In 1860, the Alliance Israélite Universelle, created by French Jews seeking to modernize and educate their less fortunate brethren, began to establish educational facilities for Jewish boys living in Oriental communities. Eventually the Parisian directorate decided that girls deserved an education as well, so in 1882 it opened a school in Tetuan, Morocco.
Not all the members of this community were immediately thrilled with this prospect, as the Alliance’s ulterior motive, as well as the school’s long-term repercussions, were unclear to them. Many parents were not willing to allow their daughters to be exposed to Western ideas and/or to be absent from the home for so many hours each day.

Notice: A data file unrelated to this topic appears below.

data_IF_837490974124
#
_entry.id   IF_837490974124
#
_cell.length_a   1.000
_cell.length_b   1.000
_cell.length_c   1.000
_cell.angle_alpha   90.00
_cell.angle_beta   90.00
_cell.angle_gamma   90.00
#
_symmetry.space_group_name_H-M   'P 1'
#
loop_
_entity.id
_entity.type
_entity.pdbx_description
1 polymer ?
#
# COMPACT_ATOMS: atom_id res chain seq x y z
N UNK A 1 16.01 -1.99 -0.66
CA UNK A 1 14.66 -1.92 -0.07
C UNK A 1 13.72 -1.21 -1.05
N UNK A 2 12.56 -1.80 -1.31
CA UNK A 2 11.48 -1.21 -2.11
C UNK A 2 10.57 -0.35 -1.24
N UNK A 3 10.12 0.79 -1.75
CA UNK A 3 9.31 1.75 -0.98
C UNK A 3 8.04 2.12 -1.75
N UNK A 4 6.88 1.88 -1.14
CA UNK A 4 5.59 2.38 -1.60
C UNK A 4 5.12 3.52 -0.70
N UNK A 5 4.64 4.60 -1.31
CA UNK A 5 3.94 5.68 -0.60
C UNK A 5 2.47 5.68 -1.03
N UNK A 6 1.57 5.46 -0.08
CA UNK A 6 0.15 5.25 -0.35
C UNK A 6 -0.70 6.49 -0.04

Frances Malino, a professor at Wellesley College who researches French Jewry in the modern period, discovered one unusual mother who encouraged her four daughters – Claire, Hassiba, Allégrina and Sol – to improve their lives and pursue higher education as well as careers. (See “Prophets in their own Land? Mothers and Daughters of the Alliance Israélite Universelle,” Nashim 3 (2000).) The eldest daughter was enrolled in the new Alliance school at the age of 12; her stellar performance inspired her teacher to recommend allowing Claire to transfer to Paris, where she could pursue her studies as a scholarship student. Although this meant that Madame Messody Benchimol would be parting from her daughter for four long years, this mother apparently had an understanding of the necessity for change and adaptation.
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